This dynamic extends to most business interactions. A common example is a determination of whether an action was intentional or accidental. We must determine intent, which itself is impossible to measure quantitatively. Whether intentionality is even relevant to remedy in the first place again requires a comparison of expectations and analysis of their validity.
For such interactions, code is best understood as a user experience layer on top of traditional agreements: as contract-aligned-programs. The focus should be on creating user experiences that extend otherwise traditional contracts, intended to be enforced by fiat systems. Such an approach best applies when one or more of the following is true:
When the activity involves frequent interaction between a record and a claim on an off-chain asset, such as a share of a business that frequently changes hands.
When the formation or execution of a legal agreement is highly repetitive, such as contracting scope-based project work, offering loan agreements, and confirming identity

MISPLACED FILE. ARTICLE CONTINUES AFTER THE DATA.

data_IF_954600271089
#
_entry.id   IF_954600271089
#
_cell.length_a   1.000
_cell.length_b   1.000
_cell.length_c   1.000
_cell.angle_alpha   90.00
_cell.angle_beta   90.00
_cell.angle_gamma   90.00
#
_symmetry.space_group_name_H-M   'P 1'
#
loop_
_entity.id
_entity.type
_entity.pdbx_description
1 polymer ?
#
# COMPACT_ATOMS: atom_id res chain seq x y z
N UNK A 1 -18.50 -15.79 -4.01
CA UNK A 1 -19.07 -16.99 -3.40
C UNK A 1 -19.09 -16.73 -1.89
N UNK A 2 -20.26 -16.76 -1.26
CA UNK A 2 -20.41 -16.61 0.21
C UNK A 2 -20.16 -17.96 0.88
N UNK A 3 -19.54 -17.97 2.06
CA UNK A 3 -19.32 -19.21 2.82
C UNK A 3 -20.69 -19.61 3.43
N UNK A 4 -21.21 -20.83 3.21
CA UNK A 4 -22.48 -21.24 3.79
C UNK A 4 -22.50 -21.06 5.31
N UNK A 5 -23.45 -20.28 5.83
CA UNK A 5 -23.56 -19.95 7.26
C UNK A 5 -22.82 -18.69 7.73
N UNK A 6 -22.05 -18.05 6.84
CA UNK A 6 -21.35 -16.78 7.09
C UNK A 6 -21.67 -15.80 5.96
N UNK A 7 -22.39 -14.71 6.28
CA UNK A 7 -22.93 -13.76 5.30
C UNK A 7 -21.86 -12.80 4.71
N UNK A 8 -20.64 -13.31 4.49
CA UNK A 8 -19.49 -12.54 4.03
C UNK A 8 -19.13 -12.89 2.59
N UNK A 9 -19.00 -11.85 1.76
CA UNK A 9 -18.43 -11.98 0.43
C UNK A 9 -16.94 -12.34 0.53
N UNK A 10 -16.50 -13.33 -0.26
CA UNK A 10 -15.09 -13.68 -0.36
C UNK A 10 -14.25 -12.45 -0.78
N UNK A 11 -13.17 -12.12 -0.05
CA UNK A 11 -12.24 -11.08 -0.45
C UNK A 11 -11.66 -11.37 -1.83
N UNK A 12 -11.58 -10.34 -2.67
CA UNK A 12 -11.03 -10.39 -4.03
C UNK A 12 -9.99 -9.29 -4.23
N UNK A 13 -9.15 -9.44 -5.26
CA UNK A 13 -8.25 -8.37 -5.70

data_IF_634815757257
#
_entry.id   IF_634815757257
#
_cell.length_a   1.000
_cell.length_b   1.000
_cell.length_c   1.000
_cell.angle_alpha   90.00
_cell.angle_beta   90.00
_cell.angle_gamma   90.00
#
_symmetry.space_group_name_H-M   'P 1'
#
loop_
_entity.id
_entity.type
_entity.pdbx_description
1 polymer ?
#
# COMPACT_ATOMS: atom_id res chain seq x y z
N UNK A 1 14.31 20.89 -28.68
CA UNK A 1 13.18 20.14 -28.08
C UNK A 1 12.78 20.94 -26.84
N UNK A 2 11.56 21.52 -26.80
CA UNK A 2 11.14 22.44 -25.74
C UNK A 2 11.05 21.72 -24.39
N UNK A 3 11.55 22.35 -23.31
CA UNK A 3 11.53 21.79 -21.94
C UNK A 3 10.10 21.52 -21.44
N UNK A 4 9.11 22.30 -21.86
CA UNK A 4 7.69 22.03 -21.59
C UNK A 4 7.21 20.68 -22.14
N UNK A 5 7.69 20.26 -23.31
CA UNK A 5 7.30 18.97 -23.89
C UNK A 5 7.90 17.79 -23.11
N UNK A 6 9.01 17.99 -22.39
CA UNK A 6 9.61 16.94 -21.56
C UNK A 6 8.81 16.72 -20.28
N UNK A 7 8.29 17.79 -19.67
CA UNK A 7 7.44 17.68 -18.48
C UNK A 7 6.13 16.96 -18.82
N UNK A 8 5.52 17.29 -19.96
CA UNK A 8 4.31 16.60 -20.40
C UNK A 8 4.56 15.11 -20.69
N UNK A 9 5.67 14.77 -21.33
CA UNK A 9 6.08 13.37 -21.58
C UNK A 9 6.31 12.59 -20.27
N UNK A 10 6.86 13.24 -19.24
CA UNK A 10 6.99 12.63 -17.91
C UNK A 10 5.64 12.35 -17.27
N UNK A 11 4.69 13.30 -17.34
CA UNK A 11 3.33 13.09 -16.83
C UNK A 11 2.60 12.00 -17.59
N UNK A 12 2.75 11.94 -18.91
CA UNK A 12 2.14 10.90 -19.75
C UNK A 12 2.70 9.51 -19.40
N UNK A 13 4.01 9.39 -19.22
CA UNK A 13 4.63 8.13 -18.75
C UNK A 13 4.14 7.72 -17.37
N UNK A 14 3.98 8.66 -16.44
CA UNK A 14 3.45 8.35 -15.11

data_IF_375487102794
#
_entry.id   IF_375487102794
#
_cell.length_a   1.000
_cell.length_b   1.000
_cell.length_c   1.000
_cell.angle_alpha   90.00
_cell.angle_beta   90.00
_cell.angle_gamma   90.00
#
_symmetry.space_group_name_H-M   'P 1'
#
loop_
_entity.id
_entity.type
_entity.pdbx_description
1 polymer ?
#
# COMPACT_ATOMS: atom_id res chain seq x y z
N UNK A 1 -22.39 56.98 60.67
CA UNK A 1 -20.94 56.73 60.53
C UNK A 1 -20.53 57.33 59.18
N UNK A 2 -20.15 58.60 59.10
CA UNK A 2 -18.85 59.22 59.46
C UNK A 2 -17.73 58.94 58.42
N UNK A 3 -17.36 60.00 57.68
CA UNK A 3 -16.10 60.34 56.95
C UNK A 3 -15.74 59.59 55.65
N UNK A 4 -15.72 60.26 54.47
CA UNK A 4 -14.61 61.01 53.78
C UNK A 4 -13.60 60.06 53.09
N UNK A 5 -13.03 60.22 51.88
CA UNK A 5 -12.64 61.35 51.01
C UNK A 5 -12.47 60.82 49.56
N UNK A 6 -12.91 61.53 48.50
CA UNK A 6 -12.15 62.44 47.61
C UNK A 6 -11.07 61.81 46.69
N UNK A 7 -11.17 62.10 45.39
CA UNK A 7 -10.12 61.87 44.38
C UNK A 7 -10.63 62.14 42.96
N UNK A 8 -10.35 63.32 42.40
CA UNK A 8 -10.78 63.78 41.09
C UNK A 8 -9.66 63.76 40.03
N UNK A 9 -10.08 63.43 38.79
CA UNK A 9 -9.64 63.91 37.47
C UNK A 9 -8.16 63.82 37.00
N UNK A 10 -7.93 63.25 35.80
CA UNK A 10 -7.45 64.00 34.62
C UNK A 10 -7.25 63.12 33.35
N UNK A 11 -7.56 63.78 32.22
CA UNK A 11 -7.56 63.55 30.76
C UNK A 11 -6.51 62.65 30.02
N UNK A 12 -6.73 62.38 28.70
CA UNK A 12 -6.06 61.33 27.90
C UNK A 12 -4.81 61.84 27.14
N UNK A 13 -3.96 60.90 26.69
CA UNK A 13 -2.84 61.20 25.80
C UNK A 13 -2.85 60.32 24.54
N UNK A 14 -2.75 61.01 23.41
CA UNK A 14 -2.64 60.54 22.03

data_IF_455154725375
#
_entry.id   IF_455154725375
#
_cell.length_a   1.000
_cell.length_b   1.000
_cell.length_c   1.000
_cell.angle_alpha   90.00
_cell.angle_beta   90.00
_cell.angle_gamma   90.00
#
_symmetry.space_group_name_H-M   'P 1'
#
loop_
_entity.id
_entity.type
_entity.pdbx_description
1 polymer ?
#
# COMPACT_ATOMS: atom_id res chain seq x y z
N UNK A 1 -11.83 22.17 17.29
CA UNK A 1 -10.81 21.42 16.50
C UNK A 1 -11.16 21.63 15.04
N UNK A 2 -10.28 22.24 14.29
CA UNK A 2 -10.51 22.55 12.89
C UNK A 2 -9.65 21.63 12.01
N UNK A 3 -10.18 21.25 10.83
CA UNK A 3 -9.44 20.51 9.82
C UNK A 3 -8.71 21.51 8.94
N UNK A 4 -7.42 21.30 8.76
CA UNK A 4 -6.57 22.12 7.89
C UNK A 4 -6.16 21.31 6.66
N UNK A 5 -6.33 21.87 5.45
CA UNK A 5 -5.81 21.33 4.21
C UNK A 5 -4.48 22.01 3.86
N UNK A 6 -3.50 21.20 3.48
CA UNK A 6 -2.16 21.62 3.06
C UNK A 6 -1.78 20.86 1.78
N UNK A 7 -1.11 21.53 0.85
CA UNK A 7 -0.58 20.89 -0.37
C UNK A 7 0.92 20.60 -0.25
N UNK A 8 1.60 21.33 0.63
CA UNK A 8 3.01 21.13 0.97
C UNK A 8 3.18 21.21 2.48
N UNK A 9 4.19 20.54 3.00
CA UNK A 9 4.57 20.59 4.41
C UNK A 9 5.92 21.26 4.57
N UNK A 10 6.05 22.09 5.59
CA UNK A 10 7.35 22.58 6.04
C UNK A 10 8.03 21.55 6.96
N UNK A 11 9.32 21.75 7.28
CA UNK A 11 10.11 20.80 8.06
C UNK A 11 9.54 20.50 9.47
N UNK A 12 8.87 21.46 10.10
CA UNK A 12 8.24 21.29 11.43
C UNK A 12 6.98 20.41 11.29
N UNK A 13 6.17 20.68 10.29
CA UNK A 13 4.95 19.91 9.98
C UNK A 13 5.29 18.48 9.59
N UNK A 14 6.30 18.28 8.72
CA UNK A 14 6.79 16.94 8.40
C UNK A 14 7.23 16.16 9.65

When an activity exhibiting the first two traits also involves controlling physical assets. In this case we’d need an “anchor.”
When the parties involved explicitly choose to express their legal agreement using code. This should be treated like a foreign language contract and include a certified local-language translation.
Procedures vs. Contracts: a new(ish) agreement paradigm medium.com
Mode 3: Jurisdiction-like operational space (JLOS)
We can combine Modes 1 and 2 to create operational environments that mimic jurisdictions by creating mechanisms that allow forcible control of on-chain assets via community intervention. For example, consider a mechanism by which a distributed human jury can reverse certain kinds of transactions. Parties to an agreement can agree to utilize an on-chain Alternative Dispute Resolution mechanism (our anchor concept from Mode 2), and the code, included in the parties’ smart contracts from the outset, could provide the human jury with the ability to enforce their decision by adjusting the distributed record (our “it’s just a record” concept from Mode 1)
We could even extend this functionality by wrapping on-chain businesses in code that allows a the community to transfer control of those businesses in the event of loan default or activity that breaks the community’s rules.
It’s important to recognize, however, that it will always be possible to extract value from these digitally-governed spaces without fiat jurisdiction integration (an anchor) because participation in them is voluntary. Imposing jurisdiction requires power over physical spaces (in which our participation is involuntary).